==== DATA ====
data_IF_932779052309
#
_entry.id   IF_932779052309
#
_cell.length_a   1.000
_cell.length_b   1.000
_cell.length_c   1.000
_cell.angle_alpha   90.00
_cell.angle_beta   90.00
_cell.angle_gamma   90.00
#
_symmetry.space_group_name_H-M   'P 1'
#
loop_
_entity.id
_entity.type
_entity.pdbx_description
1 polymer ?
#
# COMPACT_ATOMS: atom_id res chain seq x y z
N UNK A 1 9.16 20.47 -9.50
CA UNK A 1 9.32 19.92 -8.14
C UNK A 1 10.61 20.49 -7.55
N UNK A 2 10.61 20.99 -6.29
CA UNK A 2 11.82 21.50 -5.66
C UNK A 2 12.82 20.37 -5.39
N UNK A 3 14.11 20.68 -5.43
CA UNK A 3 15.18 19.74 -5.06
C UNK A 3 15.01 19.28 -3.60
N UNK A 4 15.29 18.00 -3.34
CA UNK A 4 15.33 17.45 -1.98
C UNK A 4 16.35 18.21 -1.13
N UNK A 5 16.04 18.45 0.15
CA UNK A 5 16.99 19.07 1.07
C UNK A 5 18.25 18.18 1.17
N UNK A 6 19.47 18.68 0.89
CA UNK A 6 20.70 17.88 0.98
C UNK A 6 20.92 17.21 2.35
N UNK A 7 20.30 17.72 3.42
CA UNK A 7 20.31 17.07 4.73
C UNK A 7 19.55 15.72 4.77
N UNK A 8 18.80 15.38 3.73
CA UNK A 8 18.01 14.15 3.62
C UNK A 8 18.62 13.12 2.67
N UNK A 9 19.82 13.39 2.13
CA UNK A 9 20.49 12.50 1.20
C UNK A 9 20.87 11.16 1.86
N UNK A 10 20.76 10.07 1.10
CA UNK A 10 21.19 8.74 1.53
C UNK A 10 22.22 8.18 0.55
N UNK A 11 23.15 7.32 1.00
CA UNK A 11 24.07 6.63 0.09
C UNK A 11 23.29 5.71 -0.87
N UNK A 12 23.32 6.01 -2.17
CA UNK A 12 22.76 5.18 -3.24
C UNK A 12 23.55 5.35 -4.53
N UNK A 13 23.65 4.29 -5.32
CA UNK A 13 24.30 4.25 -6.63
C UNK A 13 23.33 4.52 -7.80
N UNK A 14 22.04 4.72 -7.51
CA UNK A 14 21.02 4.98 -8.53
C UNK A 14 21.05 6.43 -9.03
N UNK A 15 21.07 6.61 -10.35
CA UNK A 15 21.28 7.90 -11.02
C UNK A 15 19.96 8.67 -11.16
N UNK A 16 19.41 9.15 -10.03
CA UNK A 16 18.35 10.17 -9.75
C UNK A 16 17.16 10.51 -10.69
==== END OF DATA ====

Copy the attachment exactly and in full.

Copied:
data_IF_932779052309
#
_entry.id   IF_932779052309
#
_cell.length_a   1.000
_cell.length_b   1.000
_cell.length_c   1.000
_cell.angle_alpha   90.00
_cell.angle_beta   90.00
_cell.angle_gamma   90.00
#
_symmetry.space_group_name_H-M   'P 1'
#
loop_
_entity.id
_entity.type
_entity.pdbx_description
1 polymer ?
#
# COMPACT_ATOMS: atom_id res chain seq x y z
N UNK A 1 9.16 20.47 -9.50
CA UNK A 1 9.32 19.92 -8.14
C UNK A 1 10.61 20.49 -7.55
N UNK A 2 10.61 20.99 -6.29
CA UNK A 2 11.82 21.50 -5.66
C UNK A 2 12.82 20.37 -5.39
N UNK A 3 14.11 20.68 -5.43
CA UNK A 3 15.18 19.74 -5.06
C UNK A 3 15.01 19.28 -3.60
N UNK A 4 15.29 18.00 -3.34
CA UNK A 4 15.33 17.45 -1.98
C UNK A 4 16.35 18.21 -1.13
N UNK A 5 16.04 18.45 0.15
CA UNK A 5 16.99 19.07 1.07
C UNK A 5 18.25 18.18 1.17
N UNK A 6 19.47 18.68 0.89
CA UNK A 6 20.70 17.88 0.98
C UNK A 6 20.92 17.21 2.35
N UNK A 7 20.30 17.72 3.42
CA UNK A 7 20.31 17.07 4.73
C UNK A 7 19.55 15.72 4.77
N UNK A 8 18.80 15.38 3.73
CA UNK A 8 18.01 14.15 3.62
C UNK A 8 18.62 13.12 2.67
N UNK A 9 19.82 13.39 2.13
CA UNK A 9 20.49 12.50 1.20
C UNK A 9 20.87 11.16 1.86
N UNK A 10 20.76 10.07 1.10
CA UNK A 10 21.19 8.74 1.53
C UNK A 10 22.22 8.18 0.55
N UNK A 11 23.15 7.32 1.00
CA UNK A 11 24.07 6.63 0.09
C UNK A 11 23.29 5.71 -0.87
N UNK A 12 23.32 6.01 -2.17
CA UNK A 12 22.76 5.18 -3.24
C UNK A 12 23.55 5.35 -4.53
N UNK A 13 23.65 4.29 -5.32
CA UNK A 13 24.30 4.25 -6.63
C UNK A 13 23.33 4.52 -7.80
N UNK A 14 22.04 4.72 -7.51
CA UNK A 14 21.02 4.98 -8.53
C UNK A 14 21.05 6.43 -9.03
N UNK A 15 21.07 6.61 -10.35
CA UNK A 15 21.28 7.90 -11.02
C UNK A 15 19.96 8.67 -11.16
N UNK A 16 19.41 9.15 -10.03
CA UNK A 16 18.35 10.17 -9.75
C UNK A 16 17.16 10.51 -10.69